Shopping for a Better Country: Essays
by Josip Novakovich
Dzanc Books, 2012
978-1936873067, 240 pp., $15.95 paperback/$7.99 e-book
My first thought based on the title was that Novakovich's essay collection would entirely explore themes of war, relocation, and separation. But, the author denies knowledge of what it means to be born in one country and live in another. He remembers talking to a literary critic at a dinner party:
Not only does Novakovich admit not experiencing war in Croatia first-hand, but he also does not praise the United States, and I often noticed the author's unattached ideas about countries. It is one of the collection's best qualities—he doesn't pretend to know the unknowable. Although the author lived on the border of Hungary, he claims, "If I had visited on different days I would have had different experiences and would be tempted to draw different conclusions. Hence, no conclusions." This attitude of uncertainty, to me, wasn't the center of the collection. Novakovich's work seemed less about "shopping" for a new place to call home and more about observations and stories.
The most memorable sections are dedicated to Novakovich's mother, Ruth. The author admits his mother wasn't completely friendly when he flew to Croatia to visit her because she criticized everyone, which he admits was her way of "talking." Importantly, the mother relishes the visits so that she has stories to remember later. I took the mother's strategy to heart: as a child, I remember the best visits with family were those during which we reminisced, but those can only last for so long and new memories must be created.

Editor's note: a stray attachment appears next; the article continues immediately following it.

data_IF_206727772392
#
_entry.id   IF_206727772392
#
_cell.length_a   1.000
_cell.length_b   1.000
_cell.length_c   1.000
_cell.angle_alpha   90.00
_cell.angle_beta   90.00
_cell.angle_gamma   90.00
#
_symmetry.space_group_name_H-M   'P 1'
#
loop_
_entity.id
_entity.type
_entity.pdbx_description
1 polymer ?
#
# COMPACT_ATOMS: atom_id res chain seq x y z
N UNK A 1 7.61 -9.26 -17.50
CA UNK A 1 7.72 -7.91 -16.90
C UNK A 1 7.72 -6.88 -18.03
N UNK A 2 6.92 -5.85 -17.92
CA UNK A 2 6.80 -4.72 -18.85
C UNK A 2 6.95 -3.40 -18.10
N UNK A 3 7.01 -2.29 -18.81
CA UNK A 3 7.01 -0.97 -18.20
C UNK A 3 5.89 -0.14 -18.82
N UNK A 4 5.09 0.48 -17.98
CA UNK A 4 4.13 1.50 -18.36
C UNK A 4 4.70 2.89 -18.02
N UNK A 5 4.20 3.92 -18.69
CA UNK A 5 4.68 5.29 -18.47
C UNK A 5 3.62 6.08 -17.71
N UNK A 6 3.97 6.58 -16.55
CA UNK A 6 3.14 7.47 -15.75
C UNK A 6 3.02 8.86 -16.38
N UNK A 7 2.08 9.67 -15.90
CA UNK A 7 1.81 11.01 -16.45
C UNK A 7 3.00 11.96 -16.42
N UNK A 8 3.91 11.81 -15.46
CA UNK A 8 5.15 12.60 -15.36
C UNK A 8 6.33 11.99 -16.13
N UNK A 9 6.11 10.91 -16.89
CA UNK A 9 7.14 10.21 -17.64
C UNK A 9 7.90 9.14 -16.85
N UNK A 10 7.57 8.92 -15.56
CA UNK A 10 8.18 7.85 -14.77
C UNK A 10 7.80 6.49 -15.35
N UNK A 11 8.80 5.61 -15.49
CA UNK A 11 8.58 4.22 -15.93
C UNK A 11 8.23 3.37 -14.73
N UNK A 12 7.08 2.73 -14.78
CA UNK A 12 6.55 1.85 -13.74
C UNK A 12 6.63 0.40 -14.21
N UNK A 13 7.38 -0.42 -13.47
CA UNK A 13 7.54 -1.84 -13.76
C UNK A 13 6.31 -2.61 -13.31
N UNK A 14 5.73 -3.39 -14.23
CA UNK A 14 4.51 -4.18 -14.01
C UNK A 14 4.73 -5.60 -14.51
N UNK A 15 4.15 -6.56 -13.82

On another occasion, visiting his mother in the hospital, he finds Ruth in a room with two elderly women. How do they fill their time?— "...we talk and talk. What else can we do?...It's like a conference of biographers here....all that remains after so many of us is stories." While most of us picture decay and associated smells with a hospital, Novakovich reveals the significance of stories, even near our death. Even though she wasn't the most pleasant woman (she would criticize young Josip for choosing a particular novel, but read it before she had the chance to tell him how stupid it was—for some reason I laughed at her audacity and wished to meet this woman), her life represents the stories we each carry in us. Why is the author so moved to retell stories from his past? Is it because his mother worked to make opportunities to build stories with her family? At the heart of the collection, I felt, was the message that each of us is a vessel for carrying experience—stories—and not as much about countries. This is not a reason to pass up this text, but a hint about the context of the collection.—Melanie Page